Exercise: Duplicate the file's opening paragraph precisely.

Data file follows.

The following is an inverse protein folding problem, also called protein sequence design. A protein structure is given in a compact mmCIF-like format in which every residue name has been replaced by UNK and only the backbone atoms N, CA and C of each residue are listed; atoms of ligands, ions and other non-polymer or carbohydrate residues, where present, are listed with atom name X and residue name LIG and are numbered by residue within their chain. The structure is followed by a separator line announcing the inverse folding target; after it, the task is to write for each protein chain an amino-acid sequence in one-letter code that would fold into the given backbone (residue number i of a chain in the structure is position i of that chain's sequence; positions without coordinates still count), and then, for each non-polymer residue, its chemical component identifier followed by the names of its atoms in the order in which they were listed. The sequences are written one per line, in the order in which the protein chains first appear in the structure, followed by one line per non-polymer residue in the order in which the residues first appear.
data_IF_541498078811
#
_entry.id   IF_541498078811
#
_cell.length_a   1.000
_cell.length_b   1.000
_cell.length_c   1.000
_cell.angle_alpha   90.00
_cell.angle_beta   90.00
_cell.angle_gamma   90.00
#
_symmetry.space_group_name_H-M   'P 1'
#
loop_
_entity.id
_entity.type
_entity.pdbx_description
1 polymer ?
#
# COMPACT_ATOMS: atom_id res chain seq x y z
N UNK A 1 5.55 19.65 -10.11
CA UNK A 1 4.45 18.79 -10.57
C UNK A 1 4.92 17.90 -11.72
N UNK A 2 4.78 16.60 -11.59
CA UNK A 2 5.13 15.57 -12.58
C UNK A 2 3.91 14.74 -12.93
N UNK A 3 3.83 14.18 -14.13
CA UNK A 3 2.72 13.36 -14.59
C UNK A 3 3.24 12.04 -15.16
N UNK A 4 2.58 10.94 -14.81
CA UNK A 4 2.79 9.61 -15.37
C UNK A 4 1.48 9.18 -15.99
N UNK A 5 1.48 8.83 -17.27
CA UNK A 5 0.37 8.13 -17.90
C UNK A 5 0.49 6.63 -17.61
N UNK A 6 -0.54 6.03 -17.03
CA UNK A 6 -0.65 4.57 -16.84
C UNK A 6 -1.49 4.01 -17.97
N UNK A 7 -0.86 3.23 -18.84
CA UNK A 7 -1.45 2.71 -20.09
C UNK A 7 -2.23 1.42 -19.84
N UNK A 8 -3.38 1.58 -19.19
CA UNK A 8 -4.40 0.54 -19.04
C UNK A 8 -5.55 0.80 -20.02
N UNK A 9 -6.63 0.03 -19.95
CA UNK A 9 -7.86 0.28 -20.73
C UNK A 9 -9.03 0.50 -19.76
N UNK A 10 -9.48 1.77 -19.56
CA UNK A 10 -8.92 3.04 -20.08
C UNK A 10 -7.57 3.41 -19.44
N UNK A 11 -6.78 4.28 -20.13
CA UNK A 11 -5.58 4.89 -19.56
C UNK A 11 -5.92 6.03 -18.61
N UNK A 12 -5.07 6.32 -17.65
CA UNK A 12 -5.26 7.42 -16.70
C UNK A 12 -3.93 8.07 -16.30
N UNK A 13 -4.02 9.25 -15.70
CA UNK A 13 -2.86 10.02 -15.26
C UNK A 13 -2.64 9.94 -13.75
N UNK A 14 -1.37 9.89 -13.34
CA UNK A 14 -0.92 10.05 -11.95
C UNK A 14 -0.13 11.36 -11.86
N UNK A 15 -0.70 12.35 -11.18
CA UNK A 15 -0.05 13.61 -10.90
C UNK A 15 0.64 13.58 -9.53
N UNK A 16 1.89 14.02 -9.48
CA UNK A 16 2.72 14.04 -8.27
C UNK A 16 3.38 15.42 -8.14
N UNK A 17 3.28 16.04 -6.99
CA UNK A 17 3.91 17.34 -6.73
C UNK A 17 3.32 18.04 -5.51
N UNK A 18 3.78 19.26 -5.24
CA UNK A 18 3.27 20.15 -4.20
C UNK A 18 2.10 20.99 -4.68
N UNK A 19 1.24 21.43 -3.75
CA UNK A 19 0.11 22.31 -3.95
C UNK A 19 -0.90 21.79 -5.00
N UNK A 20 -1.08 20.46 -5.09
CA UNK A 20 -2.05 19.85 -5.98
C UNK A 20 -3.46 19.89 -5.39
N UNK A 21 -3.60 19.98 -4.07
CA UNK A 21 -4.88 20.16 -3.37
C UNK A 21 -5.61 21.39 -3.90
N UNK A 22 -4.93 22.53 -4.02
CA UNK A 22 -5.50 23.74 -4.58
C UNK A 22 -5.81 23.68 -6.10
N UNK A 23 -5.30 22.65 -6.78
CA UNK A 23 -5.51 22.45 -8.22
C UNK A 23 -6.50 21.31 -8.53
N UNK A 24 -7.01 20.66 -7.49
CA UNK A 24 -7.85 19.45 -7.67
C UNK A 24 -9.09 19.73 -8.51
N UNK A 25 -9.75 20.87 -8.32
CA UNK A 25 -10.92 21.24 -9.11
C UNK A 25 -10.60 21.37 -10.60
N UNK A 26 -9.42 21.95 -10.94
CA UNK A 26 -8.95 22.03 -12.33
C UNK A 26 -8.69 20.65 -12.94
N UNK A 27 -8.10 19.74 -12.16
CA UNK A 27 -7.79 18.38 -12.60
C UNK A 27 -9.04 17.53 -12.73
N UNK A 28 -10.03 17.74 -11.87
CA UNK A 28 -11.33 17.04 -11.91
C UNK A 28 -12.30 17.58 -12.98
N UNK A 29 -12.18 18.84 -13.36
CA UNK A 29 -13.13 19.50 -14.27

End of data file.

The following is an inverse protein folding problem, also called protein sequence design. A protein structure is given in a compact mmCIF-like format in which every residue name has been replaced by UNK and only the backbone atoms N, CA and C of each residue are listed; atoms of ligands, ions and other non-polymer or carbohydrate residues, where present, are listed with atom name X and residue name LIG and are numbered by residue within their chain. The structure is followed by a separator line announcing the inverse folding target; after it, the task is to write for each protein chain an amino-acid sequence in one-letter code that would fold into the given backbone (residue number i of a chain in the structure is position i of that chain's sequence; positions without coordinates still count), and then, for each non-polymer residue, its chemical component identifier followed by the names of its atoms in the order in which they were listed. The sequences are written one per line, in the order in which the protein chains first appear in the structure, followed by one line per non-polymer residue in the order in which the residues first appear.